Myths of Belfast - mapping experiments
Over the course of my doctoral research I attempted to apply methodologies derived from art practice in the hope that this would would allow the city to be considered devoid of ideology.
Before making the research film 'Myths of Belfast' I attempted to map the city using a variety of techniques and developing a narrative of the city, both with regards to it's physical development and more esoteric poetic representations.
A selection of these early experiments - traditional/historical mappings, GPS tracings, cinematic mappings - are presented here.
Used extensively for contemporary way finding, the Global Positioning System (GPS) enables walkers to write over the earth, drawing with themselves as they move. Inspired by the art practice of Jeremy Woods, the researcher made several attempts at producing drawings using GPS. This method was used to draw a 1:1 representation of the city in as few lines as possible. Each line represents a specific theme, chosen to best represent key physical elements of the city; river, motorways and train line and the City Hall marked as a centre point.The arbitrariness of these elements was offset by the experience of physically walking the routes in order to draw the lines.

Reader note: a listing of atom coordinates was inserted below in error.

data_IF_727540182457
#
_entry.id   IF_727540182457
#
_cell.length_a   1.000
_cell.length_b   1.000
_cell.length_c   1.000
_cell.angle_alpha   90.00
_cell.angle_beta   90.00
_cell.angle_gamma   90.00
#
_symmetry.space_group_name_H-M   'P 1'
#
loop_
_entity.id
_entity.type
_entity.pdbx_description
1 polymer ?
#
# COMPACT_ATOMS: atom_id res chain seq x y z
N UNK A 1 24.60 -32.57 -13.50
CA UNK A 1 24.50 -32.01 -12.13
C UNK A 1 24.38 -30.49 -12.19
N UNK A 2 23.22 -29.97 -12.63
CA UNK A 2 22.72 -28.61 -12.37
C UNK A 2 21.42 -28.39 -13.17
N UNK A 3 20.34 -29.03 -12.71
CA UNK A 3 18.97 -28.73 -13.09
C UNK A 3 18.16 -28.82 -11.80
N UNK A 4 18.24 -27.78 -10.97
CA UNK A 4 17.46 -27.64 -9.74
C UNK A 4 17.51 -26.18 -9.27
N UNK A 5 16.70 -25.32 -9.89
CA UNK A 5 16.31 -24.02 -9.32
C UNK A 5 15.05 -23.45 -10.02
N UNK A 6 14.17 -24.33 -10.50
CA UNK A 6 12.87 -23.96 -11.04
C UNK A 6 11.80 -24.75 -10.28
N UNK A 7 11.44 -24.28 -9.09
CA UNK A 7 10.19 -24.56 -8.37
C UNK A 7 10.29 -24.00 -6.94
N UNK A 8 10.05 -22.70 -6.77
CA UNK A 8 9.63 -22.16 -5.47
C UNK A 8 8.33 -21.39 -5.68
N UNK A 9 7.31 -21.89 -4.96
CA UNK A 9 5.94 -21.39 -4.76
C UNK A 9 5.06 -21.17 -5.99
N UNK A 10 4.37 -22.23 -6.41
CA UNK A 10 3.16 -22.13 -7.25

The second GPS drawing was influenced by Woods’ ‘My Ghost.’ The researcher tracked all their movements across the city for six months between March and August 2013. This map is also presented as a series of perspex slides in a freestanding timber box (below). Each slide represents a month of movement around the city.
Before making the final research film, I conducted a series of cartographic experiments aimed at developing a new methodology.
A selection of sketchbook pages with notes taken during key moments in the research.